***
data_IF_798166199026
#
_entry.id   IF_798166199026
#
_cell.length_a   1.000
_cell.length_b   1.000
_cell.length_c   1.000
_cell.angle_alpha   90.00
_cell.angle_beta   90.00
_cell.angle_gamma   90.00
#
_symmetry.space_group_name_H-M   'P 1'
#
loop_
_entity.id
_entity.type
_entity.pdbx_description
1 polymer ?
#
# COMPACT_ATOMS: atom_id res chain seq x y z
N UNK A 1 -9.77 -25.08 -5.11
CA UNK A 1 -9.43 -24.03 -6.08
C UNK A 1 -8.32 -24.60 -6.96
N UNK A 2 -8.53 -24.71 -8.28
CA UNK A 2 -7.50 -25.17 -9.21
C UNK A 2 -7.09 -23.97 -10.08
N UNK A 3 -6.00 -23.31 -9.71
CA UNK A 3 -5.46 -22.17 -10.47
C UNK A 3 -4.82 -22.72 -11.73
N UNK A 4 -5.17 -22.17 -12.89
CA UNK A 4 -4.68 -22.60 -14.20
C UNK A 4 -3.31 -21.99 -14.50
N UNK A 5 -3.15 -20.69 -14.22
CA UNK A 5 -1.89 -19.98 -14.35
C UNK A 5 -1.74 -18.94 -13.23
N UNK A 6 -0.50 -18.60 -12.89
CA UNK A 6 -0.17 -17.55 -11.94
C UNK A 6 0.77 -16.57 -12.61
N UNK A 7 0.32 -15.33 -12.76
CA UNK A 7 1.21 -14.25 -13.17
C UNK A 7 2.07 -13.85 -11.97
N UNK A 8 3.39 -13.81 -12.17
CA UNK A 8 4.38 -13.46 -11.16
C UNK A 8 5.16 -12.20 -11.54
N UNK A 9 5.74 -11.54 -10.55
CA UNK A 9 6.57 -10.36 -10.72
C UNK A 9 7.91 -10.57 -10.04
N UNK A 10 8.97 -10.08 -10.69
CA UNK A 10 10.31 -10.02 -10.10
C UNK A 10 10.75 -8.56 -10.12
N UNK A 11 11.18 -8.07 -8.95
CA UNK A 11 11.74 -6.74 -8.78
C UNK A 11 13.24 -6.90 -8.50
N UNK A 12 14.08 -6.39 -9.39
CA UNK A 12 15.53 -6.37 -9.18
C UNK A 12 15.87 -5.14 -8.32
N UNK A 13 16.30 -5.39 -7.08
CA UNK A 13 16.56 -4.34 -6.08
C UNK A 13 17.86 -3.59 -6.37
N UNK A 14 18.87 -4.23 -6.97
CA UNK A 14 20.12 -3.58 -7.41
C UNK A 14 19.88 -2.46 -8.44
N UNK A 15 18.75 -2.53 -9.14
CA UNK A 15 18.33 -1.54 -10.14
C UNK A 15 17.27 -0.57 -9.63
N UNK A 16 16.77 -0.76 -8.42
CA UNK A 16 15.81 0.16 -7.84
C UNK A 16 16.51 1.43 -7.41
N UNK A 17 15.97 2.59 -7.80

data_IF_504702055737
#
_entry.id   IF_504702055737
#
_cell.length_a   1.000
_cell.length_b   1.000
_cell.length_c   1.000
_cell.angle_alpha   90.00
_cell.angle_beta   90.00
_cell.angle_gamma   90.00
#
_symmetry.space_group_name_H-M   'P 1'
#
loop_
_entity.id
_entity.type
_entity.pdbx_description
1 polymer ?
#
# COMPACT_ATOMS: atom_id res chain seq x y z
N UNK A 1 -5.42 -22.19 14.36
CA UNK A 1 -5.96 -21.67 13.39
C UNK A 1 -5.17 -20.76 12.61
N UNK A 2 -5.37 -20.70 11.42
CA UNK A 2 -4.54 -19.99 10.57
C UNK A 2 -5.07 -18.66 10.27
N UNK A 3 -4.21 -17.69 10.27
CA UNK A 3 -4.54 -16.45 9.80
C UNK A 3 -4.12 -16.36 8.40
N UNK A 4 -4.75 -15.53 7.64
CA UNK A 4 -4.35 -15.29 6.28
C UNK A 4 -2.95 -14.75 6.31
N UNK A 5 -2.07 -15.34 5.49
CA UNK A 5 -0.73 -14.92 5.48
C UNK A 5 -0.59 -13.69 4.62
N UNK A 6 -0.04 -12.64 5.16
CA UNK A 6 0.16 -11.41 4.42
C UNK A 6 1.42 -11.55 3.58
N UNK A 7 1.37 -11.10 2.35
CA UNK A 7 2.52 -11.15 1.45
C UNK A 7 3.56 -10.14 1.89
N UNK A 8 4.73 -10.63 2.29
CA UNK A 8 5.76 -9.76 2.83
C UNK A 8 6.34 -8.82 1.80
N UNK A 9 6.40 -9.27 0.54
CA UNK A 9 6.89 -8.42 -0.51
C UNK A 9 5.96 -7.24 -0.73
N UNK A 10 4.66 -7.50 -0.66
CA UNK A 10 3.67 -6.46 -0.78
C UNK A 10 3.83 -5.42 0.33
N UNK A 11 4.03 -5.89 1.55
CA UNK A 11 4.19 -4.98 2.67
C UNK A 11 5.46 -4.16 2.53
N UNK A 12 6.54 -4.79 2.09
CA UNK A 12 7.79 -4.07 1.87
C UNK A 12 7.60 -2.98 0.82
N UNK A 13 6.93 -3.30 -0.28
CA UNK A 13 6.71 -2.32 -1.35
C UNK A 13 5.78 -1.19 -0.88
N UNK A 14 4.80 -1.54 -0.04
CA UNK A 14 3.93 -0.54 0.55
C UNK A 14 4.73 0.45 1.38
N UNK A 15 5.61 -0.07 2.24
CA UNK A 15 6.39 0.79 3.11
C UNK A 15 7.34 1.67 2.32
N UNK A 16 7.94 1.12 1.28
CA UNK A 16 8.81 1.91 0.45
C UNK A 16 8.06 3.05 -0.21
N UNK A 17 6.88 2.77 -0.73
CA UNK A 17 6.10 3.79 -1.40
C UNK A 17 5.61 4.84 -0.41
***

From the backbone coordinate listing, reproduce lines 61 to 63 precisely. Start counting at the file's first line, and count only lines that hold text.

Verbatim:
CA UNK A 14 20.12 -3.58 -7.41
C UNK A 14 19.88 -2.46 -8.44
N UNK A 15 18.75 -2.53 -9.14